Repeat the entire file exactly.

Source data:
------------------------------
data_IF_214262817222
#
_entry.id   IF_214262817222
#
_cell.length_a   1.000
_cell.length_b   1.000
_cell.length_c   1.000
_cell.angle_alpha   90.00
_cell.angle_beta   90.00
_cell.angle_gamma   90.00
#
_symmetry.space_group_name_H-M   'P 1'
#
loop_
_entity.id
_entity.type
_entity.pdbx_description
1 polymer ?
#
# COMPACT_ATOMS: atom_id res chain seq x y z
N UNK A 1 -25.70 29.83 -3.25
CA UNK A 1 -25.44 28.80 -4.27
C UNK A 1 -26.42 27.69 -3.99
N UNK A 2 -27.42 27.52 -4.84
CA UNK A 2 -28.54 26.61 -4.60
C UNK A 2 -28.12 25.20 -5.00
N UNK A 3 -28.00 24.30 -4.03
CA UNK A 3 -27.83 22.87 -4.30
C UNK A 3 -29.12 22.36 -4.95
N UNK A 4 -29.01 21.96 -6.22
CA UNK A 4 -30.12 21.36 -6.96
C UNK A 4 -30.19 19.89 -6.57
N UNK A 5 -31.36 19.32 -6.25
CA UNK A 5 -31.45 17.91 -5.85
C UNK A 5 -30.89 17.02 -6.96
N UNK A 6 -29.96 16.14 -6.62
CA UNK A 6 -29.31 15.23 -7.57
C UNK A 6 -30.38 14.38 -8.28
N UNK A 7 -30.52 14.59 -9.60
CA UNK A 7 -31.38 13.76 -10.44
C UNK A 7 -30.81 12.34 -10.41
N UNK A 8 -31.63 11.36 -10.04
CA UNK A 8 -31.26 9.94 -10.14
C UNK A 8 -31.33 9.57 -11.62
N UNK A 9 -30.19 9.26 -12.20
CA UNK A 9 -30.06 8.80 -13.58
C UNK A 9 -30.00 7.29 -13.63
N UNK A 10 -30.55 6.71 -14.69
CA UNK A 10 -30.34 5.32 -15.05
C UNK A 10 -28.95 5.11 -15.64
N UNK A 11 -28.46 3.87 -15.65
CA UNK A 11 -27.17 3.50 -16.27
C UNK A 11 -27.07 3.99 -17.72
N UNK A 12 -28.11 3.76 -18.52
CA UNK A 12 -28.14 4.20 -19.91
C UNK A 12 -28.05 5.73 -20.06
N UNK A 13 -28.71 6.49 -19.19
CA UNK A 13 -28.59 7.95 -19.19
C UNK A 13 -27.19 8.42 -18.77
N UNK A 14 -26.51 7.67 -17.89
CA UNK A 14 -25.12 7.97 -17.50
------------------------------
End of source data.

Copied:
data_IF_214262817222
#
_entry.id   IF_214262817222
#
_cell.length_a   1.000
_cell.length_b   1.000
_cell.length_c   1.000
_cell.angle_alpha   90.00
_cell.angle_beta   90.00
_cell.angle_gamma   90.00
#
_symmetry.space_group_name_H-M   'P 1'
#
loop_
_entity.id
_entity.type
_entity.pdbx_description
1 polymer ?
#
# COMPACT_ATOMS: atom_id res chain seq x y z
N UNK A 1 -25.70 29.83 -3.25
CA UNK A 1 -25.44 28.80 -4.27
C UNK A 1 -26.42 27.69 -3.99
N UNK A 2 -27.42 27.52 -4.84
CA UNK A 2 -28.54 26.61 -4.60
C UNK A 2 -28.12 25.20 -5.00
N UNK A 3 -28.00 24.30 -4.03
CA UNK A 3 -27.83 22.87 -4.30
C UNK A 3 -29.12 22.36 -4.95
N UNK A 4 -29.01 21.96 -6.22
CA UNK A 4 -30.12 21.36 -6.96
C UNK A 4 -30.19 19.89 -6.57
N UNK A 5 -31.36 19.32 -6.25
CA UNK A 5 -31.45 17.91 -5.85
C UNK A 5 -30.89 17.02 -6.96
N UNK A 6 -29.96 16.14 -6.62
CA UNK A 6 -29.31 15.23 -7.57
C UNK A 6 -30.38 14.38 -8.28
N UNK A 7 -30.52 14.59 -9.60
CA UNK A 7 -31.38 13.76 -10.44
C UNK A 7 -30.81 12.34 -10.41
N UNK A 8 -31.63 11.36 -10.04
CA UNK A 8 -31.26 9.94 -10.14
C UNK A 8 -31.33 9.57 -11.62
N UNK A 9 -30.19 9.26 -12.20
CA UNK A 9 -30.06 8.80 -13.58
C UNK A 9 -30.00 7.29 -13.63
N UNK A 10 -30.55 6.71 -14.69
CA UNK A 10 -30.34 5.32 -15.05
C UNK A 10 -28.95 5.11 -15.64
N UNK A 11 -28.46 3.87 -15.65
CA UNK A 11 -27.17 3.50 -16.27
C UNK A 11 -27.07 3.99 -17.72
N UNK A 12 -28.11 3.76 -18.52
CA UNK A 12 -28.14 4.20 -19.91
C UNK A 12 -28.05 5.73 -20.06
N UNK A 13 -28.71 6.49 -19.19
CA UNK A 13 -28.59 7.95 -19.19
C UNK A 13 -27.19 8.42 -18.77
N UNK A 14 -26.51 7.67 -17.89
CA UNK A 14 -25.12 7.97 -17.50